According to a Reuters exclusive, Japan became the first country to pay for crude imports under the interim nuclear deal between Iran and the P5+1 which allows for limited sanctions relief. The deal went into effect in late January 2013 and will continue for a period of six months during which time Iran and the P5+1 will attempt to negotiate a permanent deal (provided all goes well during the interim period).
The move could endear Japan in the eyes of Iranian firms and abet efforts by Japanese firms to enter the Iranian market should a permanent deal clear the path for long-term business and financial relationships between Iran and developed economies like Japan.
Reuters notes that for the moment it is “unclear” why Japan was the first oil buyer to pay Iran given that China, India, and South Korea also buy Iranian crude. China in particular has a relationship with Iran that goes beyond energy and into the realm of strategic cooperation. Anonymous sources confirmed that a $550 million payment was cleared earlier this week, and noted that additional releases would be made in the future. One of the sources noted that a “substantial portion” of frozen Iranian funds are held by the Bank of Japan.Enjoying this article? Click here to subscribe for full access. Just $5 a month.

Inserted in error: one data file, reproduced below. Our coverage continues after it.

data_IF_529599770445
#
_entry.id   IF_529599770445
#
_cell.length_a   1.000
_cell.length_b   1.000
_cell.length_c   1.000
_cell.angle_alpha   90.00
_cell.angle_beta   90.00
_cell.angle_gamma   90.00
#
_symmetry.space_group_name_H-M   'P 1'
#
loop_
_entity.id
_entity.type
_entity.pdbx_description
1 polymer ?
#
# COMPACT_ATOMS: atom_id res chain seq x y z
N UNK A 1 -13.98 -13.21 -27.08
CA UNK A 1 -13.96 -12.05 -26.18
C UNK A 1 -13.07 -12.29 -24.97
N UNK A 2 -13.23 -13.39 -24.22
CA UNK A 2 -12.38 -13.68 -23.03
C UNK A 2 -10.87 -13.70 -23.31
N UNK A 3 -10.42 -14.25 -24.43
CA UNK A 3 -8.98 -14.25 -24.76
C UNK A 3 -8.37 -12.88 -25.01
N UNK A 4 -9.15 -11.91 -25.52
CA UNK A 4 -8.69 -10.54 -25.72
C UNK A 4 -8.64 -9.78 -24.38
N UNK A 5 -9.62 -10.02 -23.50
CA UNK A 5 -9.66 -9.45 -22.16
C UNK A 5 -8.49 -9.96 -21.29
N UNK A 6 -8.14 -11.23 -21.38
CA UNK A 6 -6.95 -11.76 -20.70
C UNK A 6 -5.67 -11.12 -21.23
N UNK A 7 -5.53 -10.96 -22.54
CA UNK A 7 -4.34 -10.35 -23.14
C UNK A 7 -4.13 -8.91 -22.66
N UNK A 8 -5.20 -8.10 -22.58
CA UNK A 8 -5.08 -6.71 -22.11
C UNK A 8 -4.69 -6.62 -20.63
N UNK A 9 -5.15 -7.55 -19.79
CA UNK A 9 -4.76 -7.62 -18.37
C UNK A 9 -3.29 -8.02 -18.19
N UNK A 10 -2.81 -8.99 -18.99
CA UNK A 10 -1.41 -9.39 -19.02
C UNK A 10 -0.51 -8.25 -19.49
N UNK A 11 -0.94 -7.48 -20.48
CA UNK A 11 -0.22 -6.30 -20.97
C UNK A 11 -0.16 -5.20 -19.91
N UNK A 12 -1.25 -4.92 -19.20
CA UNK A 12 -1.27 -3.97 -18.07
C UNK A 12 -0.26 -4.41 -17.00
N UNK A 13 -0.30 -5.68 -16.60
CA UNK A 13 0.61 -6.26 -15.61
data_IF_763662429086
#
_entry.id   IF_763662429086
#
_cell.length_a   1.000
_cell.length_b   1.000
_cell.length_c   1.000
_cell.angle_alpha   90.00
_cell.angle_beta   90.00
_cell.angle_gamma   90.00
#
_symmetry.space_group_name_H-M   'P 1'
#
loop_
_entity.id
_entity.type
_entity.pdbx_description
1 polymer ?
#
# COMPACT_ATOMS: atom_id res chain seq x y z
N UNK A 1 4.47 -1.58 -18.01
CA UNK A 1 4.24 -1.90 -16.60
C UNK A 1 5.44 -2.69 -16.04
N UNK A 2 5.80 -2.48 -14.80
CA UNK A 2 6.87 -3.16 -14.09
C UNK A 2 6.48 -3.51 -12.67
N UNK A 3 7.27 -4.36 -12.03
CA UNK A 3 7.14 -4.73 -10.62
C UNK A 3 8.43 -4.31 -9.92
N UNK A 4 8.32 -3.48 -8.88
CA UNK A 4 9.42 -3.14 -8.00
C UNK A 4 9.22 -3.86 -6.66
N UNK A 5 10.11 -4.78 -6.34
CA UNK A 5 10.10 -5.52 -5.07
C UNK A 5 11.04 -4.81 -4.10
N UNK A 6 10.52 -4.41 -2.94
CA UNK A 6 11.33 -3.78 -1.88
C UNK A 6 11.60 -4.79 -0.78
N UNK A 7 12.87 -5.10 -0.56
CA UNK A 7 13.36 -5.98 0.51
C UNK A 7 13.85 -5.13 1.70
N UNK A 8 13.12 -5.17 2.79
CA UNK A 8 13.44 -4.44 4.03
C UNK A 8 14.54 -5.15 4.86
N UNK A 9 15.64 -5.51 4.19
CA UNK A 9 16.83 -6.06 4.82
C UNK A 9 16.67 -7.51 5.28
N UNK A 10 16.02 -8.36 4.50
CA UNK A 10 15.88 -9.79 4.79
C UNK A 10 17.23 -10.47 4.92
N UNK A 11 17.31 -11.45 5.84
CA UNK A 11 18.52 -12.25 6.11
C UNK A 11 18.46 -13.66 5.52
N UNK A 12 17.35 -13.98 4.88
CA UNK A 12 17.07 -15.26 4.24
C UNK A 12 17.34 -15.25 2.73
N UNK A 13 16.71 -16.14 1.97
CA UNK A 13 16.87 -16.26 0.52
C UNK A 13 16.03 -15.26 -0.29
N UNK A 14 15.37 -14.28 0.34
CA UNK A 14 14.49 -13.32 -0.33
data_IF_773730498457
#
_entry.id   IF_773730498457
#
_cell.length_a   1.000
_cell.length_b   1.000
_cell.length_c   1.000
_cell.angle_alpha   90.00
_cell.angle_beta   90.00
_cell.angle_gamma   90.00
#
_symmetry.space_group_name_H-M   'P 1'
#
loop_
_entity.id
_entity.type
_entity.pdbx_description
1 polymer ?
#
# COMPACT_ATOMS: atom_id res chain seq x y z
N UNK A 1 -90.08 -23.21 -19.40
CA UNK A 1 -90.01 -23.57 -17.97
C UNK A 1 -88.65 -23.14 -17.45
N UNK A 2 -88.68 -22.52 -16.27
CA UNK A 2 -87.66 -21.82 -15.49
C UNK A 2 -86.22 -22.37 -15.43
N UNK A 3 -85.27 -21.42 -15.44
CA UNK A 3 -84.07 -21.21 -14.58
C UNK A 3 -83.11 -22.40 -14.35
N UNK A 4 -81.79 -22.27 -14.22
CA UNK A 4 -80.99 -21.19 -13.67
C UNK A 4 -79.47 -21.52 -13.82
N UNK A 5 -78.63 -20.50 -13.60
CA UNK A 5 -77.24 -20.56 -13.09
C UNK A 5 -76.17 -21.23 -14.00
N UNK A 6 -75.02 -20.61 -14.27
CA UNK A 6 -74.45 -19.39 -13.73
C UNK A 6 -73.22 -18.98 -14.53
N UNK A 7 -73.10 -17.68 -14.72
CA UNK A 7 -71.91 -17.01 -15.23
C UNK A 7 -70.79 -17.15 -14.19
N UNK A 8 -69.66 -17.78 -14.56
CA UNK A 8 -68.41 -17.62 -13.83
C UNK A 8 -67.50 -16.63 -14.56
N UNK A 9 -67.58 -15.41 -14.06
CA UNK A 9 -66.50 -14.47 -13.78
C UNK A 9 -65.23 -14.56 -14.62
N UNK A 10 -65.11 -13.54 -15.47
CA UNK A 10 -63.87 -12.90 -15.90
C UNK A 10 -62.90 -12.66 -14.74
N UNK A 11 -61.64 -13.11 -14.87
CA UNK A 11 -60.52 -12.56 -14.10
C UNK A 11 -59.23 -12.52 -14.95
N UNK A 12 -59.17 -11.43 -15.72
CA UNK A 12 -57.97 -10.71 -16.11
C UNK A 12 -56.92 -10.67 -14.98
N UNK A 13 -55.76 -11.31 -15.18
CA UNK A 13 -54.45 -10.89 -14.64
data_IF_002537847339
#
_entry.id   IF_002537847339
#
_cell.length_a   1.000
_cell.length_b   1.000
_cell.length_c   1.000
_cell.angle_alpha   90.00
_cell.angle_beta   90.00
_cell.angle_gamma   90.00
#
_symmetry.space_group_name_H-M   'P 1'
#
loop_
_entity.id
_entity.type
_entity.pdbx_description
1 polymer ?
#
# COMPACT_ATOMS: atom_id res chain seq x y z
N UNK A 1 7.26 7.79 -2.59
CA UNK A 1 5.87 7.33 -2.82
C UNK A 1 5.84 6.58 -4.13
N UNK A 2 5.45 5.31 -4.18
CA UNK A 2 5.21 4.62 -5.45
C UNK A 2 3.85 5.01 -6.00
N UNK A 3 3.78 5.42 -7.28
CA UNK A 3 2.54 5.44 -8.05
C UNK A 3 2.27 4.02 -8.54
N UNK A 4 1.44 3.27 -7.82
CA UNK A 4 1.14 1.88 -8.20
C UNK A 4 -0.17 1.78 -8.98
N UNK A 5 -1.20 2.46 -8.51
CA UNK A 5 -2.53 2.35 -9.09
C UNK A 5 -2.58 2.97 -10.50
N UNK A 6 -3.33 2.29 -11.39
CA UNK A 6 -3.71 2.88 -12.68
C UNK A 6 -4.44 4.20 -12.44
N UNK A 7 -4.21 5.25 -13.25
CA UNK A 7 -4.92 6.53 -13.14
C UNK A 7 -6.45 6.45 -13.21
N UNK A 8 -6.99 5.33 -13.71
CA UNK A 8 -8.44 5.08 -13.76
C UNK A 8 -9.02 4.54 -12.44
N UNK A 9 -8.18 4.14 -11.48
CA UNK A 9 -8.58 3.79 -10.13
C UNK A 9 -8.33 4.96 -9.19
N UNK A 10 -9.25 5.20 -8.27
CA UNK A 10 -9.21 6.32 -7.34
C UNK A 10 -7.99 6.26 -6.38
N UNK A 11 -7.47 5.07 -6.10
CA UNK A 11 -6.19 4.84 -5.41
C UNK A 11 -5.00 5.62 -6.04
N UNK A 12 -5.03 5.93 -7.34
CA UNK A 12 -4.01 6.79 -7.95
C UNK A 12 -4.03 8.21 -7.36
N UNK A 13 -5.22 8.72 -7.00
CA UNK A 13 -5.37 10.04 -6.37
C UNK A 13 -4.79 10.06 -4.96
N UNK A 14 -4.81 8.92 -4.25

Japan–along with China, India, and South Korea–is a major buyer of Iranian crude. Under the international sanctions regime against Iran led by the United States, all four countries were under pressure to reduce overall crude imports from Iran. As a major net energy importer, Japan sought a waiver from the United States, which was granted, but its crude oil imports from Iran were reduced by 21 percent in 2013 compared to 2012. According to Reuters, this amount represents “the lowest level Japan has taken from Iran since 1981.”
A Bloomberg report after the Iran deal noted that South Korean and Japanese oil refiners had no interest in boosting crude purchases from Iran and it doesn’t appear that this has changed. Japanese refiners may be waiting out the period of the interim deal before making any sort of commitments to long-term purchases.
The interim deal ended the European Union’s ban on insuring ships transporting Iranian crude. Recently, Japanese oil buyers reverted to using private insurance for Iranian oil purchases. According to Insurance Journal, “The switch in insurance is expected to have no impact on Japan’s Iranian oil lifting plans.”
While the payment appears to benefit Iran, it should be noted that these funds are essentially Iran’s own money–part of $4.2 billion in frozen funds that the P5+1 conceded on a rolling basis as part of the interim deal. As part of the deal, Iran is permitted to continue selling its oil at current levels (see The Diplomat’s more detailed coverage of the Iran interim deal here).